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D.B. Cooper's purported niece: Money was all lost
The woman who claims her uncle was the legendary hijacker D.B. Cooper believes he lost all the money from his heist.
At SeaTac Airport in 1971, a hijacker exchanged a planeload of passengers for 200,000 dollars in ransom and four parachutes. Transplanted Oklahoman Marla Cooper now says the fugitive and a previously unknown accomplice were her uncles.
Cooper said she remembers a specific discussion in 1995 with her late father. They talked about whether her uncle was D.B. Cooper.
"I questioned what he did with the money," she said. He told her Cooper dropped it. "I said, 'What!'"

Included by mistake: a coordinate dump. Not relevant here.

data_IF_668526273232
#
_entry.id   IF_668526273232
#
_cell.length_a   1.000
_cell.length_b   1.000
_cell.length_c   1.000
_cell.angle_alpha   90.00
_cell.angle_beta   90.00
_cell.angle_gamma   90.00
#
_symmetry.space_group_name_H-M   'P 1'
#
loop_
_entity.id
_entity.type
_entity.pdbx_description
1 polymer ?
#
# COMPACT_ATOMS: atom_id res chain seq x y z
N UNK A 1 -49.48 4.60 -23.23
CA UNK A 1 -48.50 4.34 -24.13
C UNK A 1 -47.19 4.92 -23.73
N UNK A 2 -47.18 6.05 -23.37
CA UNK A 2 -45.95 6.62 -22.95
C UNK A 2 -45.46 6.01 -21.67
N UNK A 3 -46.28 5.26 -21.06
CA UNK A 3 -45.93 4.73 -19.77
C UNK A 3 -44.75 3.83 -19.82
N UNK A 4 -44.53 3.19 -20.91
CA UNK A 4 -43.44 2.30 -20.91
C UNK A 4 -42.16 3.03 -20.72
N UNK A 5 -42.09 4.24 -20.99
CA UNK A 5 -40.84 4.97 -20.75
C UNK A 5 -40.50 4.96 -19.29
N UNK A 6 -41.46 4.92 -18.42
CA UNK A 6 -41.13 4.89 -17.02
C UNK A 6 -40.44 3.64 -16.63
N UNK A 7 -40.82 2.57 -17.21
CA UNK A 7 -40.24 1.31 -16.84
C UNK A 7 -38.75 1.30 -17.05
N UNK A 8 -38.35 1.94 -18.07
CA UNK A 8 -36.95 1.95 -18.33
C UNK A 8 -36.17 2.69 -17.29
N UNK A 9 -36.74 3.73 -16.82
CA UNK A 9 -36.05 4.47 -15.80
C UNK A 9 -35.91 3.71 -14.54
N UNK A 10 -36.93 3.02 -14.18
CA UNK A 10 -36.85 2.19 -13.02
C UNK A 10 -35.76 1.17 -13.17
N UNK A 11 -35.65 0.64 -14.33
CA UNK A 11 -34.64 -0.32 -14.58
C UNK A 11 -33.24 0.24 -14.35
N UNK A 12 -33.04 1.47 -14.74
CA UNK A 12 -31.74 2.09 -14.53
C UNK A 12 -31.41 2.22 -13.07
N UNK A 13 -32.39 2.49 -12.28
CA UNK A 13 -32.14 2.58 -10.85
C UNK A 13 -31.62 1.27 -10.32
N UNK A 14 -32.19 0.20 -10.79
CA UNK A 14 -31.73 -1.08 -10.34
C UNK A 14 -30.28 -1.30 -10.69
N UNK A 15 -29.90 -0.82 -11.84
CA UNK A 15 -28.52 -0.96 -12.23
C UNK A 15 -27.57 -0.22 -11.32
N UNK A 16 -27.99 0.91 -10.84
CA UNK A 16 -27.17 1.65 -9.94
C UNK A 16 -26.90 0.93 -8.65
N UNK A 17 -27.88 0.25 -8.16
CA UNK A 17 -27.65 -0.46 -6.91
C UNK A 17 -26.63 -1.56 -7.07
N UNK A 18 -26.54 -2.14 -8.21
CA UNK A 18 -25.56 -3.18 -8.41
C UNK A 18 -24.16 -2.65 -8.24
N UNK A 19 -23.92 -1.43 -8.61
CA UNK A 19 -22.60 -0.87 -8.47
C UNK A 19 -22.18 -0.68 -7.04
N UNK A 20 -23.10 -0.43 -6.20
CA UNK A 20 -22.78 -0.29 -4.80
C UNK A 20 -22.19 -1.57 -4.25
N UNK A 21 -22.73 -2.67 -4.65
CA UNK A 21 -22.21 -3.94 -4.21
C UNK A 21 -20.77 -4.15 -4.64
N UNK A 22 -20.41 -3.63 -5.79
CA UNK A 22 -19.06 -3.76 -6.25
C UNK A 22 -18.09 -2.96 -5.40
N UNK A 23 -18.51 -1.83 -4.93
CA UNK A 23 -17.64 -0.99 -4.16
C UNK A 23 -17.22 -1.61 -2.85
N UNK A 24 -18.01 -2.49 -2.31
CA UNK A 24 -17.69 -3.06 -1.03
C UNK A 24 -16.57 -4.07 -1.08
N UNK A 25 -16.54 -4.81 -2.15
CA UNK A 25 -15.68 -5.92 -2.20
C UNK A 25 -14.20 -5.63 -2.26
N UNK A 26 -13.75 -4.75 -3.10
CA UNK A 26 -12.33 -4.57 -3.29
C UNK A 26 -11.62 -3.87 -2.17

Cooper believes her father must have heard about the parachute jump from his brother.
"He said, no Marla, he strapped it to himself. Then when he was falling from the sky something went wrong the parachute. In working to get the parachute opened, the money got unattached and it fell away from him."
The FBI recorded the serial numbers of all the ransom bills. None were ever detected in circulation. In 1980, boys playing along the Columbia River did find a few bundles of the cash in a sandbank.
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